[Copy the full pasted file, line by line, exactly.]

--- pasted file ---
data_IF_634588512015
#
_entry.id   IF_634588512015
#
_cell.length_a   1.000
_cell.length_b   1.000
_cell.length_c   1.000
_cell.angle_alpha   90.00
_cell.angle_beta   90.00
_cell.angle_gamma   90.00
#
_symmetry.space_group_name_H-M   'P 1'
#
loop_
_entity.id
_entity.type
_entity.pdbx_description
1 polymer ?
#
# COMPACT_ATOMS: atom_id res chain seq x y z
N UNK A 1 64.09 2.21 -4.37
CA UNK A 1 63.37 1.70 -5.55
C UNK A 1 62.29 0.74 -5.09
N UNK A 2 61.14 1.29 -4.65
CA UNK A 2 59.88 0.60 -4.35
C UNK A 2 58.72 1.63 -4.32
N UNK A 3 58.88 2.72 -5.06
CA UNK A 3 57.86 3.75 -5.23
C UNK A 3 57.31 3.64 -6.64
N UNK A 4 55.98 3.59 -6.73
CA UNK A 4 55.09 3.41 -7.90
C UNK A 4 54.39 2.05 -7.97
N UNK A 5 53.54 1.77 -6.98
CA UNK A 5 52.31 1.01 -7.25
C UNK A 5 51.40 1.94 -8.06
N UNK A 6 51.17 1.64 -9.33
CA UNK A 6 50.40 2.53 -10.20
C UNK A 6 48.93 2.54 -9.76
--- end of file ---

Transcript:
data_IF_634588512015
#
_entry.id   IF_634588512015
#
_cell.length_a   1.000
_cell.length_b   1.000
_cell.length_c   1.000
_cell.angle_alpha   90.00
_cell.angle_beta   90.00
_cell.angle_gamma   90.00
#
_symmetry.space_group_name_H-M   'P 1'
#
loop_
_entity.id
_entity.type
_entity.pdbx_description
1 polymer ?
#
# COMPACT_ATOMS: atom_id res chain seq x y z
N UNK A 1 64.09 2.21 -4.37
CA UNK A 1 63.37 1.70 -5.55
C UNK A 1 62.29 0.74 -5.09
N UNK A 2 61.14 1.29 -4.65
CA UNK A 2 59.88 0.60 -4.35
C UNK A 2 58.72 1.63 -4.32
N UNK A 3 58.88 2.72 -5.06
CA UNK A 3 57.86 3.75 -5.23
C UNK A 3 57.31 3.64 -6.64
N UNK A 4 55.98 3.59 -6.73
CA UNK A 4 55.09 3.41 -7.90
C UNK A 4 54.39 2.05 -7.97
N UNK A 5 53.54 1.77 -6.98
CA UNK A 5 52.31 1.01 -7.25
C UNK A 5 51.40 1.94 -8.06
N UNK A 6 51.17 1.64 -9.33
CA UNK A 6 50.40 2.53 -10.20
C UNK A 6 48.93 2.54 -9.76